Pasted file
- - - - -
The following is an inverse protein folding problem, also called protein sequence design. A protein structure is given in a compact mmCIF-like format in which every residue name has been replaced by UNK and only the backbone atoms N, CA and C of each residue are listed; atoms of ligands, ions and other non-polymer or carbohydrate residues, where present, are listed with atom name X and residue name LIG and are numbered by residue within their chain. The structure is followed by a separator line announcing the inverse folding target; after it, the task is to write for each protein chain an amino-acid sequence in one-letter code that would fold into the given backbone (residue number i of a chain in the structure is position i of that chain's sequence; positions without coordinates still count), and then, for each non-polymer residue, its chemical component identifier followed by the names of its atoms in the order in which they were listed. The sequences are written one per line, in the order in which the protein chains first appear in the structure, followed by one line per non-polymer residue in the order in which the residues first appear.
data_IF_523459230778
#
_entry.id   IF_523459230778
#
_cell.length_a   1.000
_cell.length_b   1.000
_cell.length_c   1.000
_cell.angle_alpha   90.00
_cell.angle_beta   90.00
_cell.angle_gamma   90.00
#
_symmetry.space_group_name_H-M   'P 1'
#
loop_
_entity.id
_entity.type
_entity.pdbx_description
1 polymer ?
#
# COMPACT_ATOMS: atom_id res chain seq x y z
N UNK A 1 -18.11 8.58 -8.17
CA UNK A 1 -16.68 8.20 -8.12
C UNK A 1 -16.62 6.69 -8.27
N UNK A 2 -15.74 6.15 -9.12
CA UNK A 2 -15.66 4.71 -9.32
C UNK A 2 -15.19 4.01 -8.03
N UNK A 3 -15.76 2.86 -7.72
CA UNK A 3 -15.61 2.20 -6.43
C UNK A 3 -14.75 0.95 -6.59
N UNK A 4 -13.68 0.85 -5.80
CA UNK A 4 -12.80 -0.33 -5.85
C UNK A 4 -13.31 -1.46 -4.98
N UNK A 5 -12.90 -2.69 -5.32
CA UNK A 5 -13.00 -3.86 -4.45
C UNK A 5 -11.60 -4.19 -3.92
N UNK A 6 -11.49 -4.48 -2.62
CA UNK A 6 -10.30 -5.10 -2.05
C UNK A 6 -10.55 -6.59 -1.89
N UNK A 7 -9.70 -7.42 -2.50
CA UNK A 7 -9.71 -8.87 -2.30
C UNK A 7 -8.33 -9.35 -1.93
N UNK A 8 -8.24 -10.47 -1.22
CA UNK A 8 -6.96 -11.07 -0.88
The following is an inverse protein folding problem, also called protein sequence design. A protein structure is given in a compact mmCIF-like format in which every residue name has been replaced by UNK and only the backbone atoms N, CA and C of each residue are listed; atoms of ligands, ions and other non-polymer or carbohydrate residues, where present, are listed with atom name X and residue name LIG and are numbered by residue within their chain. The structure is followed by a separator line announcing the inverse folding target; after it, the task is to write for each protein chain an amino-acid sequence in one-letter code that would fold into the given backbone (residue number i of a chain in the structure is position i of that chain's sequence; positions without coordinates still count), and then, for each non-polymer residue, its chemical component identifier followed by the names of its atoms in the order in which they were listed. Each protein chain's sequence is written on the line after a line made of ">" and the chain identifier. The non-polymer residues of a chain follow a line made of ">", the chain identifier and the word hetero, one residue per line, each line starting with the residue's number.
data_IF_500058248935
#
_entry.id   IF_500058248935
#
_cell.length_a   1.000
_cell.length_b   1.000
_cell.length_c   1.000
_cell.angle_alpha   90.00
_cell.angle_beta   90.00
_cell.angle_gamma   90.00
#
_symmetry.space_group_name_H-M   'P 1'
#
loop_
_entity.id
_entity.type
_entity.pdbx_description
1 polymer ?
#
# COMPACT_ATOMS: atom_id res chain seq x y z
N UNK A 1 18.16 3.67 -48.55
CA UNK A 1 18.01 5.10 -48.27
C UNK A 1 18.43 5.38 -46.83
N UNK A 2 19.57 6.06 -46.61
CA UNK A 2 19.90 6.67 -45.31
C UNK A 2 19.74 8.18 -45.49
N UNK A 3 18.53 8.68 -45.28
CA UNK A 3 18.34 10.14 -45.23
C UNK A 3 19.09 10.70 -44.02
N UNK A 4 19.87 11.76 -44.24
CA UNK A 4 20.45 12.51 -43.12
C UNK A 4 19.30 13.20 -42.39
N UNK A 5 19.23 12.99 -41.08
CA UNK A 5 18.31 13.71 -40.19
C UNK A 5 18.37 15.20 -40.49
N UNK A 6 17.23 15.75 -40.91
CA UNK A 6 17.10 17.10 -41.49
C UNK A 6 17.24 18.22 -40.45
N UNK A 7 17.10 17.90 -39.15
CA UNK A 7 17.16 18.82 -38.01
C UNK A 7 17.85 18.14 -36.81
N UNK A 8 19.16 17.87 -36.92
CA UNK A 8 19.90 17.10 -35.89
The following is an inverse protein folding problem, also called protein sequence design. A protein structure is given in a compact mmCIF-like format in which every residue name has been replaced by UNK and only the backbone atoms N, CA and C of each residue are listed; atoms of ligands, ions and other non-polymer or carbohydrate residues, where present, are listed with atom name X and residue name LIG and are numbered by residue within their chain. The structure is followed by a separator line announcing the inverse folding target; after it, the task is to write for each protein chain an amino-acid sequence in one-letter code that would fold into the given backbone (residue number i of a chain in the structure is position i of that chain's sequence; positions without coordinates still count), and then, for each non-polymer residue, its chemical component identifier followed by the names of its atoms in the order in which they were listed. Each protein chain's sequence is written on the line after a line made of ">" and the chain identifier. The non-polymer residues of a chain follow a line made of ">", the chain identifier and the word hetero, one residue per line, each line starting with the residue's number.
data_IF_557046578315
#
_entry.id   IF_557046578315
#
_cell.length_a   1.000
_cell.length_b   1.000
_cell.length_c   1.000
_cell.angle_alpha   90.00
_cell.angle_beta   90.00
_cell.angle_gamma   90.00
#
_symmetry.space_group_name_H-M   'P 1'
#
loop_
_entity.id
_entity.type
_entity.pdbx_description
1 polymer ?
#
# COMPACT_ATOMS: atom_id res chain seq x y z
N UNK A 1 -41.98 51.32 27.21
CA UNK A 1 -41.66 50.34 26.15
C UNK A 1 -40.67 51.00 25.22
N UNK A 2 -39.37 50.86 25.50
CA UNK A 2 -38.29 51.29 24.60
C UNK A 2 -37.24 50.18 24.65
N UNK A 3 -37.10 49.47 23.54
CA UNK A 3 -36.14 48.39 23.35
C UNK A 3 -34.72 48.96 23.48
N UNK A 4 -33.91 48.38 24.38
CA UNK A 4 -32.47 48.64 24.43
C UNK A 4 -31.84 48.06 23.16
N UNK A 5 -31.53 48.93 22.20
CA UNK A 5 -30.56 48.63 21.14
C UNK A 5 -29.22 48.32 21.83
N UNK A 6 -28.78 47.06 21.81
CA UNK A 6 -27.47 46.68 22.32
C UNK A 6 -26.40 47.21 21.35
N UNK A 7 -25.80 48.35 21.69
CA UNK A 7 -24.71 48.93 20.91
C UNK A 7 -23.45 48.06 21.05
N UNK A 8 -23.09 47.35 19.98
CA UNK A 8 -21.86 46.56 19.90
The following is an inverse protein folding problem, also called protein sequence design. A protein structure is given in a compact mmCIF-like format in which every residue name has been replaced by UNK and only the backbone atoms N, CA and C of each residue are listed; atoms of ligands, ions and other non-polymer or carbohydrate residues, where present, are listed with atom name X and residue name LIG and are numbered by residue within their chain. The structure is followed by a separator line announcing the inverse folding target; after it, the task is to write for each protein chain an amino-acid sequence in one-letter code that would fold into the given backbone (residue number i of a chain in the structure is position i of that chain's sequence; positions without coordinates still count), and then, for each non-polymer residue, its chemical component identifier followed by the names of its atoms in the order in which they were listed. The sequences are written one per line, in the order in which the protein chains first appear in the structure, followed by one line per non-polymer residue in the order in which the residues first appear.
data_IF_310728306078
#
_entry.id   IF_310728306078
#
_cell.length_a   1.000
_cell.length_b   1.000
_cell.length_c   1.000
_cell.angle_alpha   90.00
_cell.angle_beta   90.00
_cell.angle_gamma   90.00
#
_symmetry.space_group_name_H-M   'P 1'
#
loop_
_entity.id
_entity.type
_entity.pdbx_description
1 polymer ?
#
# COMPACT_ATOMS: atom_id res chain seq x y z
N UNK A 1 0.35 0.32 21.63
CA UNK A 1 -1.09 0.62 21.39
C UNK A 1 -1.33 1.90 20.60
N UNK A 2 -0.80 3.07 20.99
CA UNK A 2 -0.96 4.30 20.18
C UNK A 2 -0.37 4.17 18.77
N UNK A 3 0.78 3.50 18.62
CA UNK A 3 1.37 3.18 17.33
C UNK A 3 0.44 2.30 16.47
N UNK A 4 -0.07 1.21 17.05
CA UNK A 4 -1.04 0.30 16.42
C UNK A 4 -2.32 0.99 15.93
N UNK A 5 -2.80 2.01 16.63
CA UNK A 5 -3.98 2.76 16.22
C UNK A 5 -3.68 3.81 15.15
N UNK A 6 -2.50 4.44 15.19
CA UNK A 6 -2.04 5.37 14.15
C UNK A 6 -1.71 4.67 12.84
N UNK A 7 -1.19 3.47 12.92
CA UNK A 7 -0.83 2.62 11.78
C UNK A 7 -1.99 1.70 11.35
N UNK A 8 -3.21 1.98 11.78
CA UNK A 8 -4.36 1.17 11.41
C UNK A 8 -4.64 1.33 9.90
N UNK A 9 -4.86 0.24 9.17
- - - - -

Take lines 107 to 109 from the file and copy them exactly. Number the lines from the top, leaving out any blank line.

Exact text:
1 polymer ?
#
# COMPACT_ATOMS: atom_id res chain seq x y z